I've never eaten cornbread before, but I'd bought a pack of finely ground yellow cornmeal from the supermarket - just because it was there - and had no idea what to do with it! I often buy new products on the spur of the moment, on the grounds that they might not be in stock for long, especially if there's no demand for it - I've read that supermarkets sometimes only trial new products for two or three weeks before deciding whether to stock it permanently.
A planned meal of chilli con carne seemed an ideal opportunity to use the cornmeal and try cornbread. The first problem was the wide diversity of recipes online. Which is more traditional? Which do I already have the ingredients for? How sweet do I want it be (The answer is 'not very'!!)? How large a batch do I want to make? And, most importantly - whose recipe could I trust?
I had just settled for a very simple cornbread from Martha Stewart, which used only storecupboard ingredients (no need to shop especially for yogurt or buttermilk), when I read a reply to the post I'd put on one of the messageboards I frequent, which recommended this recipe. This was similar to the Martha Stewart recipe in it's proportions, but added a little fat. So I decided to add some oil to Martha's recipe; then things got out of control, and I added some chopped hot chillies from a jar of preserved chillies and some grated strong cheddar cheese.
I'd also read that cornbread gets a crisp crust if the batter is poured into a pre-heated and greased skillet, so I used a 24cm (9.5") non-stick skillet pan, which I heated on the hob with about 25g of butter, before pouring in the batter.
By this time I felt as if I'd got a recipe to call my own, so here it is!
130g plain flour
130g fine cornmeal
1 tablespoon caster sugar
1/2 teaspoon salt
2 teaspoons baking powder
250mls semi-skimmed milk
2 large eggs
3 tablespoons sunflower oil
50g strong cheddar cheese, finely grated*
4 small preserved hot chillies (fresh would also be good), seeds removed and finely chopped*
25g unsalted butter
*in my opinion, more of both of these additions are needed to get a good flavour - I will double both next time, with due regard to the varying heat of chillies..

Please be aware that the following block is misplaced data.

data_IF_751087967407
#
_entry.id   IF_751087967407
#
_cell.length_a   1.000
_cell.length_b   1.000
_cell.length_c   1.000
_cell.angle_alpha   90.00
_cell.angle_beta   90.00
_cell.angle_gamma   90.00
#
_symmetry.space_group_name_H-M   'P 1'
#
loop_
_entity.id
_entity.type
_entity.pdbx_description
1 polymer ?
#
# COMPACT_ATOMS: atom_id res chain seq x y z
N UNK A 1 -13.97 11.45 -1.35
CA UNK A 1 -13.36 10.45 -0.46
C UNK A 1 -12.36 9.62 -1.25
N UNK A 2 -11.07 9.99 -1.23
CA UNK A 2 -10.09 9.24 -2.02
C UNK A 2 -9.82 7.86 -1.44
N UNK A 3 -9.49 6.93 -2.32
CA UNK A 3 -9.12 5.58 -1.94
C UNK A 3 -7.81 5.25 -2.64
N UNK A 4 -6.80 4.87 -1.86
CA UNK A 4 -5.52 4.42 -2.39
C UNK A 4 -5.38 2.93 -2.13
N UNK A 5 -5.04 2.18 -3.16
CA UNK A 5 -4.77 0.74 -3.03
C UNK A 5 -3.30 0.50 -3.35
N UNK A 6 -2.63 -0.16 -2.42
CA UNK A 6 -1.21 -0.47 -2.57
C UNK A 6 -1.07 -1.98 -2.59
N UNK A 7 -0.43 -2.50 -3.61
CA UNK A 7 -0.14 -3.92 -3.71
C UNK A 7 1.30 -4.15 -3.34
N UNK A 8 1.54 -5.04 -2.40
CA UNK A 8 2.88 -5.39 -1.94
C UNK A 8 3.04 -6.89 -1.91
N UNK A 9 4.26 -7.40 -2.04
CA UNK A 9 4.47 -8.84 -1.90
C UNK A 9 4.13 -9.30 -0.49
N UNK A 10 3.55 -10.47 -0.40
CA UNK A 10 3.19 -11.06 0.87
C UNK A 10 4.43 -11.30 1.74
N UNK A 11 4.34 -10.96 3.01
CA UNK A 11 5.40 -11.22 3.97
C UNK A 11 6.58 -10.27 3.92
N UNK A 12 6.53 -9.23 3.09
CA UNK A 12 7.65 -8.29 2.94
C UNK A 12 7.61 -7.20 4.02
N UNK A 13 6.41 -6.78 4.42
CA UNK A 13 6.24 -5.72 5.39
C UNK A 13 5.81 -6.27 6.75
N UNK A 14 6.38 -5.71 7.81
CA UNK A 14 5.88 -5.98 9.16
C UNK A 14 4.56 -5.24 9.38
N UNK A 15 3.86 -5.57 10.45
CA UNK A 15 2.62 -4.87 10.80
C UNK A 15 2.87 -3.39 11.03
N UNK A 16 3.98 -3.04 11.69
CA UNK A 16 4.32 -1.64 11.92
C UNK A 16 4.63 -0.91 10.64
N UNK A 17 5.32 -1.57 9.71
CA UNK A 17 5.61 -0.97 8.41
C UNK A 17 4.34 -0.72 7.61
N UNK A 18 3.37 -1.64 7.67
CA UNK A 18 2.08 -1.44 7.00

Preheat the oven to 220C (200C fan).
Put the flours, sugar, baking powder and salt into a large bowl and whick together to mix evenly.
Measure out the milk into a jug, add the eggs and oil and whisk together.
Pour the wet ingredients into the flour mix and stir quickly to amalgamate. As with muffins, don't bother too much if it looks lumpy.
Heat the butter in a 24cm skillet, until it is hot and foaming.
While this is happening, quickly mix the grated cheese and the chopped chillies into the batter, then pour it onto the foaming butter.
Turn off the heat and transfer the skillet to the oven. Bake for about 20 minutes, until golden, and a cocktail stick comes out clean.
Serve immediately, cut into wedges.
The reaction to this cornbread was mixed. Hubs and I ate it as the only accompaniment to the chilli con carne, and he preferred it to having our usual rice. I thought it was a little dry and bland, so the recipe needs more work, but liked having it as a change to rice. I can't say I preferred it, though; it was strange eating the chilli on it's own, without some rice with every spoonful. I can imagine cornbread being a better accompaniment to soups. CT and new taster, FB (first born daughter, living at home for a while) both liked it, but thought it was strange eating it alongside chilli and rice, although they didn't want to do without the rice! Overall, I can see this being on the menu occasionally, but not as a permanent replacement for rice with a chilli!